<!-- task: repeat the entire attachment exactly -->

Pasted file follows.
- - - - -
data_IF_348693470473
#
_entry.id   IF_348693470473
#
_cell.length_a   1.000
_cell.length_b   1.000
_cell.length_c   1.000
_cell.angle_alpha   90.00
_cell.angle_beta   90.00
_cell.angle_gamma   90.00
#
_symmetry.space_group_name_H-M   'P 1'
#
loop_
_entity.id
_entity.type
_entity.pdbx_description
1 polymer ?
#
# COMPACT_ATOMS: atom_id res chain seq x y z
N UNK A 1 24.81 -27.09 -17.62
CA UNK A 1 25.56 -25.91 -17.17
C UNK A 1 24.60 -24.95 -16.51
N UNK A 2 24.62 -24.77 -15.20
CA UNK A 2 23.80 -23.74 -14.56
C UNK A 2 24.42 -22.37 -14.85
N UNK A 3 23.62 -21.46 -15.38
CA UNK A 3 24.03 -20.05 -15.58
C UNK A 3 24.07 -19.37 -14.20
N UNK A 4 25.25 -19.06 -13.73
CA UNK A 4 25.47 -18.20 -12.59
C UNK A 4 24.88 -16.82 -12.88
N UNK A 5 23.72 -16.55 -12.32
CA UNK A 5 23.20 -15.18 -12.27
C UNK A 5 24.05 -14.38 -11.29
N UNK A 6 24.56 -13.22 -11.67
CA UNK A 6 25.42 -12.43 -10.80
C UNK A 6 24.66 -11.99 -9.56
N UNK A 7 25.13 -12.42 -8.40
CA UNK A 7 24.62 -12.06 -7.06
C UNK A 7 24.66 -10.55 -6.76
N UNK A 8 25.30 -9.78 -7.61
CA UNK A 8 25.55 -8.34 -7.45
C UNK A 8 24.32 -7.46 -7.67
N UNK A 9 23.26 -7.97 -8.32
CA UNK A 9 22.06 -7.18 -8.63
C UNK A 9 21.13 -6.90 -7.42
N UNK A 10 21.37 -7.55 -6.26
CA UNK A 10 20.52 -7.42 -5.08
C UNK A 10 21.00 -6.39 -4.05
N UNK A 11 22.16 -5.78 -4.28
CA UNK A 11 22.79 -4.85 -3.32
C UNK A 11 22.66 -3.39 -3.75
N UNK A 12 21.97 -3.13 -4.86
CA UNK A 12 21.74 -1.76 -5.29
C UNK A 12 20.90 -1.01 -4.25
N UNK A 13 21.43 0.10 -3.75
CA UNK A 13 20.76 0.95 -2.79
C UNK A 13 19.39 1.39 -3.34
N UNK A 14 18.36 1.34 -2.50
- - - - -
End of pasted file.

data_IF_348693470473
#
_entry.id   IF_348693470473
#
_cell.length_a   1.000
_cell.length_b   1.000
_cell.length_c   1.000
_cell.angle_alpha   90.00
_cell.angle_beta   90.00
_cell.angle_gamma   90.00
#
_symmetry.space_group_name_H-M   'P 1'
#
loop_
_entity.id
_entity.type
_entity.pdbx_description
1 polymer ?
#
# COMPACT_ATOMS: atom_id res chain seq x y z
N UNK A 1 24.81 -27.09 -17.62
CA UNK A 1 25.56 -25.91 -17.17
C UNK A 1 24.60 -24.95 -16.51
N UNK A 2 24.62 -24.77 -15.20
CA UNK A 2 23.80 -23.74 -14.56
C UNK A 2 24.42 -22.37 -14.85
N UNK A 3 23.62 -21.46 -15.38
CA UNK A 3 24.03 -20.05 -15.58
C UNK A 3 24.07 -19.37 -14.20
N UNK A 4 25.25 -19.06 -13.73
CA UNK A 4 25.47 -18.20 -12.59
C UNK A 4 24.88 -16.82 -12.88
N UNK A 5 23.72 -16.55 -12.32
CA UNK A 5 23.20 -15.18 -12.27
C UNK A 5 24.05 -14.38 -11.29
N UNK A 6 24.56 -13.22 -11.67
CA UNK A 6 25.42 -12.43 -10.80
C UNK A 6 24.66 -11.99 -9.56
N UNK A 7 25.13 -12.42 -8.40
CA UNK A 7 24.62 -12.06 -7.06
C UNK A 7 24.66 -10.55 -6.76
N UNK A 8 25.30 -9.78 -7.61
CA UNK A 8 25.55 -8.34 -7.45
C UNK A 8 24.32 -7.46 -7.67
N UNK A 9 23.26 -7.97 -8.32
CA UNK A 9 22.06 -7.18 -8.63
C UNK A 9 21.13 -6.90 -7.42
N UNK A 10 21.37 -7.55 -6.26
CA UNK A 10 20.52 -7.42 -5.08
C UNK A 10 21.00 -6.39 -4.05
N UNK A 11 22.16 -5.78 -4.28
CA UNK A 11 22.79 -4.85 -3.32
C UNK A 11 22.66 -3.39 -3.75
N UNK A 12 21.97 -3.13 -4.86
CA UNK A 12 21.74 -1.76 -5.29
C UNK A 12 20.90 -1.01 -4.25
N UNK A 13 21.43 0.10 -3.75
CA UNK A 13 20.76 0.95 -2.79
C UNK A 13 19.39 1.39 -3.34
N UNK A 14 18.36 1.34 -2.50